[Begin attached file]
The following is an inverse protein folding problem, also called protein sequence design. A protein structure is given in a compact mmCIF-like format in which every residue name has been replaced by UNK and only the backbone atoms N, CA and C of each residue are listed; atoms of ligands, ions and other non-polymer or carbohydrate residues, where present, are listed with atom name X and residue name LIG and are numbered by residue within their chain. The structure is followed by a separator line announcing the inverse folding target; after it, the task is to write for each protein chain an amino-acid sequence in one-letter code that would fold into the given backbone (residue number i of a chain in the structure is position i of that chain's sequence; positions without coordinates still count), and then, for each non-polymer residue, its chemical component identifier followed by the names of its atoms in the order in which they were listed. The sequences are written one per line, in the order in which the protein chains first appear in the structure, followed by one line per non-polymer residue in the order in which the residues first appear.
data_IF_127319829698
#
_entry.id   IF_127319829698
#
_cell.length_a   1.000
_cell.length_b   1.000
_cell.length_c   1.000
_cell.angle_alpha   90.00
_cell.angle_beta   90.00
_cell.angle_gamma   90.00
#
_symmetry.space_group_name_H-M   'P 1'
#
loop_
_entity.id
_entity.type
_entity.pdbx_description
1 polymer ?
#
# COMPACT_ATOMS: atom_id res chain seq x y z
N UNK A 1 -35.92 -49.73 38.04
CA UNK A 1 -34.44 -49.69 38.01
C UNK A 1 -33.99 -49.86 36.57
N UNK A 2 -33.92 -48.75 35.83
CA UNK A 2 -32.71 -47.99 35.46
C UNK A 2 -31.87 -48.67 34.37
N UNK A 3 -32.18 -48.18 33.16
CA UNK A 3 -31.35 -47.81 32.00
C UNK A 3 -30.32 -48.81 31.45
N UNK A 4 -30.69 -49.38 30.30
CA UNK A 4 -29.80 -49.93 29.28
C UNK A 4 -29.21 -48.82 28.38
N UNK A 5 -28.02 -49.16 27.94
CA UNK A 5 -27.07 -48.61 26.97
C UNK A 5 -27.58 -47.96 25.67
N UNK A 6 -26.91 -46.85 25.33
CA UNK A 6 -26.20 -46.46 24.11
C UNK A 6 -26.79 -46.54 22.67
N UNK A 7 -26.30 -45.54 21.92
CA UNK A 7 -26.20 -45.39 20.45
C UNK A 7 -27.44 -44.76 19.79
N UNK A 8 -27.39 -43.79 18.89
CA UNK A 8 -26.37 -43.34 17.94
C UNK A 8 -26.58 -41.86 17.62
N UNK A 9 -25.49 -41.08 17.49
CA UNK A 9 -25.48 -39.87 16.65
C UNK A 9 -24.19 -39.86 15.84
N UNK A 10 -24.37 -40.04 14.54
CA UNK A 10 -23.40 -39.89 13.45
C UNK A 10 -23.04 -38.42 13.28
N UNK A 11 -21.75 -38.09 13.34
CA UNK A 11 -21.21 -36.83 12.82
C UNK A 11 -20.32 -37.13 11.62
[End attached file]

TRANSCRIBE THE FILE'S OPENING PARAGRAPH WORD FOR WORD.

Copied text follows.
The following is an inverse protein folding problem, also called protein sequence design. A protein structure is given in a compact mmCIF-like format in which every residue name has been replaced by UNK and only the backbone atoms N, CA and C of each residue are listed; atoms of ligands, ions and other non-polymer or carbohydrate residues, where present, are listed with atom name X and residue name LIG and are numbered by residue within their chain. The structure is followed by a separator line announcing the inverse folding target; after it, the task is to write for each protein chain an amino-acid sequence in one-letter code that would fold into the given backbone (residue number i of a chain in the structure is position i of that chain's sequence; positions without coordinates still count), and then, for each non-polymer residue, its chemical component identifier followed by the names of its atoms in the order in which they were listed. The sequences are written one per line, in the order in which the protein chains first appear in the structure, followed by one line per non-polymer residue in the order in which the residues first appear.